A Back-and-Forth Series at First

The Canadiens’ skill shined through in Game 1, new rules and home-ice be damned, and they won convincingly 8-4. Game 2, however, played under NHA rules, was a different story. The Metropolitans did not fold but beat the Habs at their own game, winning 6-1.

Cully Wilson, Seattle Metropolitans
A Seattle Metropolitans player, Cully Wilson, poses for a picture in 1917 (Public Domain, via Wikimedia Commons).

Game 3 returned to PCHA rules, and this time the Metropolitans capitalized on that advantage. In a comparably low-scoring affair, the home club scored four times and only allowed a single goal.

Heading into Game 4 with the series lead, they had the opportunity to become the first team not based in Canada to win Lord Stanley’s Cup. Metropolitans captain Bernie Morris had scored eight goals on opposing netminder Georges Vezina up to that point, and with the Cup on the line, he came to play.

Your Best Players Need to Be Your Best Players

Despite playing once again under NHA rules, Game 4 was a 9-1 blowout for Seattle, with Morris scoring six goals. Along with two assists, he put up an impressive 16 points in those playoffs, averaging four points per game. The Metropolitans won and the Cup passed to an American franchise for the first time in its history.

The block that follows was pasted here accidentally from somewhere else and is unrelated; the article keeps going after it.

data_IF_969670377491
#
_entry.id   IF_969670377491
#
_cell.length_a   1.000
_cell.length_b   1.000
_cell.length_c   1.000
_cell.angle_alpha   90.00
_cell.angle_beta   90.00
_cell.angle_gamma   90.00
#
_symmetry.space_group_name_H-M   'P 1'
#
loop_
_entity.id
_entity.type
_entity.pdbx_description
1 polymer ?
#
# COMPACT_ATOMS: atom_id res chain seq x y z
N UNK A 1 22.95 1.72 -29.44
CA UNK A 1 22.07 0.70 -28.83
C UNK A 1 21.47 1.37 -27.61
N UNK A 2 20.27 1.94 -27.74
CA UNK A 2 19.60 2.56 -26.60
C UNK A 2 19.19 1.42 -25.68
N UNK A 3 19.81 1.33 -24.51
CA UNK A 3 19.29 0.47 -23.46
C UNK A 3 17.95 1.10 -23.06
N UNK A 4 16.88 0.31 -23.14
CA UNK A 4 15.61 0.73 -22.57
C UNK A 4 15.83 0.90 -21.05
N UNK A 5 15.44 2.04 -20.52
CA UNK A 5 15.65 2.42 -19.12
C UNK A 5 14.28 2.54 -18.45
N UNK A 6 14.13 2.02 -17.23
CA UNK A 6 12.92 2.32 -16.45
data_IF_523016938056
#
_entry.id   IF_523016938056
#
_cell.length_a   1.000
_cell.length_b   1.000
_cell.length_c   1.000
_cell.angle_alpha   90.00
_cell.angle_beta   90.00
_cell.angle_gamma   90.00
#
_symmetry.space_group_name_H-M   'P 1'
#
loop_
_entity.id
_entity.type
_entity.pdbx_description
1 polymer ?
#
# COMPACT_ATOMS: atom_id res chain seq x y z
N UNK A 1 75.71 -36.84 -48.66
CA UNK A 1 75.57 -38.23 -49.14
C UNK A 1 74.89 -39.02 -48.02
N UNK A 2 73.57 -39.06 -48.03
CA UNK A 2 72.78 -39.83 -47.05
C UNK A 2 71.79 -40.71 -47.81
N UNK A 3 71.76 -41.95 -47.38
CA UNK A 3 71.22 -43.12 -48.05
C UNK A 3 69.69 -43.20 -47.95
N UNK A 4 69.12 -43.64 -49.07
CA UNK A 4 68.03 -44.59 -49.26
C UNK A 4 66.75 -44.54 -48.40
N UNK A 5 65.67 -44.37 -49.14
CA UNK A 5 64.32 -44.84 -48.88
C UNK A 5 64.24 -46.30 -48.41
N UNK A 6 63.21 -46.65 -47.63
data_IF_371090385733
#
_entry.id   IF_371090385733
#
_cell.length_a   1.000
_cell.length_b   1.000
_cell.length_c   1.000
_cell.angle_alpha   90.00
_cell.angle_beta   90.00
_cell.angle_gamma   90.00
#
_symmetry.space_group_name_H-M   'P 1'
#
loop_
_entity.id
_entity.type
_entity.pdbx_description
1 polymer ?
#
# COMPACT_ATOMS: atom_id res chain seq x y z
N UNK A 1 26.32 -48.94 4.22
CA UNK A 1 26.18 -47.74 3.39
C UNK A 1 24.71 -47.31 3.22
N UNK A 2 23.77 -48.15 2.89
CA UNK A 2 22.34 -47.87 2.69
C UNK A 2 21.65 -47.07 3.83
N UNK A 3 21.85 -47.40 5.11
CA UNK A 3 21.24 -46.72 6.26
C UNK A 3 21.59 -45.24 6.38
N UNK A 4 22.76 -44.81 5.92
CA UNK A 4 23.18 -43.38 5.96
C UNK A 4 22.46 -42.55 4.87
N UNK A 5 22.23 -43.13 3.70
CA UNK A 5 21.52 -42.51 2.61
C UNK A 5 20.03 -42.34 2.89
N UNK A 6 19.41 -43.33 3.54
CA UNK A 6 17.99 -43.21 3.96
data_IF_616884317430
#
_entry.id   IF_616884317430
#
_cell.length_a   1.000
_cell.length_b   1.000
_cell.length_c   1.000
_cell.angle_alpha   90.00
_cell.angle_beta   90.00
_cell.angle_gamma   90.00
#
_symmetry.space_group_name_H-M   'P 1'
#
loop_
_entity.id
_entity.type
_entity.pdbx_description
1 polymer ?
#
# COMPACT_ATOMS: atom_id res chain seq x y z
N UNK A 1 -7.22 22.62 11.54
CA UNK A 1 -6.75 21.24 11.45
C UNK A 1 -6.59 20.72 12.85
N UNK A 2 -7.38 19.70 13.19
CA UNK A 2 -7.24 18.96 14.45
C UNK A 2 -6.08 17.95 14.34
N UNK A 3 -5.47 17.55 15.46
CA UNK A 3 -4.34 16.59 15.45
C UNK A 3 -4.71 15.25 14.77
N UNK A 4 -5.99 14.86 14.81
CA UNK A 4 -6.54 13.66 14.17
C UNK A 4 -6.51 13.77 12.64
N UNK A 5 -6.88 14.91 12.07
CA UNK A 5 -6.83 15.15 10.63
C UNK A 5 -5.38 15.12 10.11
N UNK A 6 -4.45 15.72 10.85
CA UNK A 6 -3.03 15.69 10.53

Related: Vancouver Canucks and Seattle Kraken: The Next Great NHL Rivalry

The Metropolitans dominated the next couple seasons, though they lost the Cup to the PCHA rival Vancouver Millionaires in 1918, who would then represent their league versus the NHA. Seattle rebounded, though, and was right back in the Cup Final in 1919 before tragedy struck.

In 2020, the Cup Final was being played under the shadow of the COVID-19 pandemic as teams quarantine and play in front of empty stands. In 1919, the Final was played during the Spanish Flu pandemic.

1919 Tragedy

The Metropolitans once again hosted their old nemesis, the Montreal Canadiens, at Seattle Ice Arena. The series was tied at 2-2, and with a double-overtime tie in Game 4 (draws were permitted at the time), a tie-breaking Game 6 was required on April 1, 1919. It appeared a champion would be named that evening until several Montreal players fell ill with the deadly disease.

A few hours before puck drop, the game was cancelled. The Canadiens manager offered to forfeit the Cup to the Metropolitans, but the Seattle team refused to accept, recognizing the extreme nature of the situation. Sadly, Joe Hall, one of the stricken Montreal players, died a few days later. There was no Cup champion in 1919, something that didn’t happen again until the NHL lockout in 2004-05.

The logo of Seattle’s new NHL Franchise, the Kraken

The PCHA folded in 1923-24, and, after the Seattle Ice Arena was replaced by a parking garage, the Metropolitans had nowhere to ply their trade, causing the Seattle franchise to collapse. Though they had a short run, the team left their mark. There are five Metropolitan players in the Hockey Hall of Fame, an impressive count for a team that only lasted 12 seasons. Some day, the Kraken may have a retired number or two up in the rafters, and maybe a Cup championship, but that story has yet to be written.